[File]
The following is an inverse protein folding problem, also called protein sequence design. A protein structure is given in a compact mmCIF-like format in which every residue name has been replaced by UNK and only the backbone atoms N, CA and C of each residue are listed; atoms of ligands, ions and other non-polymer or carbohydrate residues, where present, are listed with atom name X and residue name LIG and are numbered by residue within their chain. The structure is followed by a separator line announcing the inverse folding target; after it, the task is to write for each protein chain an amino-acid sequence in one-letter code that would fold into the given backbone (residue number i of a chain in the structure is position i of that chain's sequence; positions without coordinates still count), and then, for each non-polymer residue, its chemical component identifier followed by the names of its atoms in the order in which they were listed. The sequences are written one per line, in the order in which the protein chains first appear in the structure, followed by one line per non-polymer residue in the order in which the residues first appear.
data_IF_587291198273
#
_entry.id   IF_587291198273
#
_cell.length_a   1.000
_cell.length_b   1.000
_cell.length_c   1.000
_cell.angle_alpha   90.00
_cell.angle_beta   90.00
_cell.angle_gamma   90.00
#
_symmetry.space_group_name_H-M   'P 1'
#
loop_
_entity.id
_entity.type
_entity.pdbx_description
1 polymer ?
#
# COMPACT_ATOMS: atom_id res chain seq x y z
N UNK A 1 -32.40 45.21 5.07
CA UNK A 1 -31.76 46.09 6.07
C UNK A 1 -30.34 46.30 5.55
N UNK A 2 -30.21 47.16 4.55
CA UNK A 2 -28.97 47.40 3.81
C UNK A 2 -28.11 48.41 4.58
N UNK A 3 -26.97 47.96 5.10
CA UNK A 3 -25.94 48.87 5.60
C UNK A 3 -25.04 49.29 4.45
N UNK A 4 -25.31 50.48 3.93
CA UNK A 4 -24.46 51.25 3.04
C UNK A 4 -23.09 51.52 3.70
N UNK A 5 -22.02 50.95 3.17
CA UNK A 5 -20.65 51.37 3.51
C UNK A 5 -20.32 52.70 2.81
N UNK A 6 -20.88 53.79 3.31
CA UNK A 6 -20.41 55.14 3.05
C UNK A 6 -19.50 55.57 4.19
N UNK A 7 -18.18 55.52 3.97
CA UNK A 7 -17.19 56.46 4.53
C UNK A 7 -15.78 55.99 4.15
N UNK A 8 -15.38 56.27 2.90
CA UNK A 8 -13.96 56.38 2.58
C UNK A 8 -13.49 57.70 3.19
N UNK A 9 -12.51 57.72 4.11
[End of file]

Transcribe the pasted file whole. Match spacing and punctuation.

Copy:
The following is an inverse protein folding problem, also called protein sequence design. A protein structure is given in a compact mmCIF-like format in which every residue name has been replaced by UNK and only the backbone atoms N, CA and C of each residue are listed; atoms of ligands, ions and other non-polymer or carbohydrate residues, where present, are listed with atom name X and residue name LIG and are numbered by residue within their chain. The structure is followed by a separator line announcing the inverse folding target; after it, the task is to write for each protein chain an amino-acid sequence in one-letter code that would fold into the given backbone (residue number i of a chain in the structure is position i of that chain's sequence; positions without coordinates still count), and then, for each non-polymer residue, its chemical component identifier followed by the names of its atoms in the order in which they were listed. The sequences are written one per line, in the order in which the protein chains first appear in the structure, followed by one line per non-polymer residue in the order in which the residues first appear.
data_IF_587291198273
#
_entry.id   IF_587291198273
#
_cell.length_a   1.000
_cell.length_b   1.000
_cell.length_c   1.000
_cell.angle_alpha   90.00
_cell.angle_beta   90.00
_cell.angle_gamma   90.00
#
_symmetry.space_group_name_H-M   'P 1'
#
loop_
_entity.id
_entity.type
_entity.pdbx_description
1 polymer ?
#
# COMPACT_ATOMS: atom_id res chain seq x y z
N UNK A 1 -32.40 45.21 5.07
CA UNK A 1 -31.76 46.09 6.07
C UNK A 1 -30.34 46.30 5.55
N UNK A 2 -30.21 47.16 4.55
CA UNK A 2 -28.97 47.40 3.81
C UNK A 2 -28.11 48.41 4.58
N UNK A 3 -26.97 47.96 5.10
CA UNK A 3 -25.94 48.87 5.60
C UNK A 3 -25.04 49.29 4.45
N UNK A 4 -25.31 50.48 3.93
CA UNK A 4 -24.46 51.25 3.04
C UNK A 4 -23.09 51.52 3.70
N UNK A 5 -22.02 50.95 3.17
CA UNK A 5 -20.65 51.37 3.51
C UNK A 5 -20.32 52.70 2.81
N UNK A 6 -20.88 53.79 3.31
CA UNK A 6 -20.41 55.14 3.05
C UNK A 6 -19.50 55.57 4.19
N UNK A 7 -18.18 55.52 3.97
CA UNK A 7 -17.19 56.46 4.53
C UNK A 7 -15.78 55.99 4.15
N UNK A 8 -15.38 56.27 2.90
CA UNK A 8 -13.96 56.38 2.58
C UNK A 8 -13.49 57.70 3.19
N UNK A 9 -12.51 57.72 4.11